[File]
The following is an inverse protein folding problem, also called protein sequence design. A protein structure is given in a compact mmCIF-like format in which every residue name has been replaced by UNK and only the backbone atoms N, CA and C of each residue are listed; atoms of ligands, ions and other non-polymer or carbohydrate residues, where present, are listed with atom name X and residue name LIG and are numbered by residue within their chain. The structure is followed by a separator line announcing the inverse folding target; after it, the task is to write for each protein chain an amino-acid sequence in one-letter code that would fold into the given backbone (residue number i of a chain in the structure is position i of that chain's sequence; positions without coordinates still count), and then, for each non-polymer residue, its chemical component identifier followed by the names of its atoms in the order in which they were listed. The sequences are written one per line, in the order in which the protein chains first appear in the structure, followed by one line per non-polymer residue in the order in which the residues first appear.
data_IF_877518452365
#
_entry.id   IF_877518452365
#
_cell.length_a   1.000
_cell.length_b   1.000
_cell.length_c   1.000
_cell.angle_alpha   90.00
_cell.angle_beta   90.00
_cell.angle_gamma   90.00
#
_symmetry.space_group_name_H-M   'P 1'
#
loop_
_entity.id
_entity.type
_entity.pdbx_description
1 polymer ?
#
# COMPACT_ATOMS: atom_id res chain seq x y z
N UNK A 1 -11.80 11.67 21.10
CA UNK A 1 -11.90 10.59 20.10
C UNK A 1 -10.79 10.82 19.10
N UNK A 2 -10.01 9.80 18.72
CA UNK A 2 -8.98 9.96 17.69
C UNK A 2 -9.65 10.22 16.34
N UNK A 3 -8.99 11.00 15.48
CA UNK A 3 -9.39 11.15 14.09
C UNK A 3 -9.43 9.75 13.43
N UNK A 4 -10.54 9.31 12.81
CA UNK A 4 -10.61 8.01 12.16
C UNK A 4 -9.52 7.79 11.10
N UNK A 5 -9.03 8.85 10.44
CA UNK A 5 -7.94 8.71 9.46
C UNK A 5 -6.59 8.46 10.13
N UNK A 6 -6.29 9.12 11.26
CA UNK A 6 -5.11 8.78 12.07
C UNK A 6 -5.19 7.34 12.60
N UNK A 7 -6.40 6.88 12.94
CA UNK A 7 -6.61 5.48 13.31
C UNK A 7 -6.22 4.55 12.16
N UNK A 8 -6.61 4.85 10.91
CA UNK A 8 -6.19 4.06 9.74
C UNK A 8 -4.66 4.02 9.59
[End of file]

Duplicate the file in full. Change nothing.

The following is an inverse protein folding problem, also called protein sequence design. A protein structure is given in a compact mmCIF-like format in which every residue name has been replaced by UNK and only the backbone atoms N, CA and C of each residue are listed; atoms of ligands, ions and other non-polymer or carbohydrate residues, where present, are listed with atom name X and residue name LIG and are numbered by residue within their chain. The structure is followed by a separator line announcing the inverse folding target; after it, the task is to write for each protein chain an amino-acid sequence in one-letter code that would fold into the given backbone (residue number i of a chain in the structure is position i of that chain's sequence; positions without coordinates still count), and then, for each non-polymer residue, its chemical component identifier followed by the names of its atoms in the order in which they were listed. The sequences are written one per line, in the order in which the protein chains first appear in the structure, followed by one line per non-polymer residue in the order in which the residues first appear.
data_IF_877518452365
#
_entry.id   IF_877518452365
#
_cell.length_a   1.000
_cell.length_b   1.000
_cell.length_c   1.000
_cell.angle_alpha   90.00
_cell.angle_beta   90.00
_cell.angle_gamma   90.00
#
_symmetry.space_group_name_H-M   'P 1'
#
loop_
_entity.id
_entity.type
_entity.pdbx_description
1 polymer ?
#
# COMPACT_ATOMS: atom_id res chain seq x y z
N UNK A 1 -11.80 11.67 21.10
CA UNK A 1 -11.90 10.59 20.10
C UNK A 1 -10.79 10.82 19.10
N UNK A 2 -10.01 9.80 18.72
CA UNK A 2 -8.98 9.96 17.69
C UNK A 2 -9.65 10.22 16.34
N UNK A 3 -8.99 11.00 15.48
CA UNK A 3 -9.39 11.15 14.09
C UNK A 3 -9.43 9.75 13.43
N UNK A 4 -10.54 9.31 12.81
CA UNK A 4 -10.61 8.01 12.16
C UNK A 4 -9.52 7.79 11.10
N UNK A 5 -9.03 8.85 10.44
CA UNK A 5 -7.94 8.71 9.46
C UNK A 5 -6.59 8.46 10.13
N UNK A 6 -6.29 9.12 11.26
CA UNK A 6 -5.11 8.78 12.07
C UNK A 6 -5.19 7.34 12.60
N UNK A 7 -6.40 6.88 12.94
CA UNK A 7 -6.61 5.48 13.31
C UNK A 7 -6.22 4.55 12.16
N UNK A 8 -6.61 4.85 10.91
CA UNK A 8 -6.19 4.06 9.74
C UNK A 8 -4.66 4.02 9.59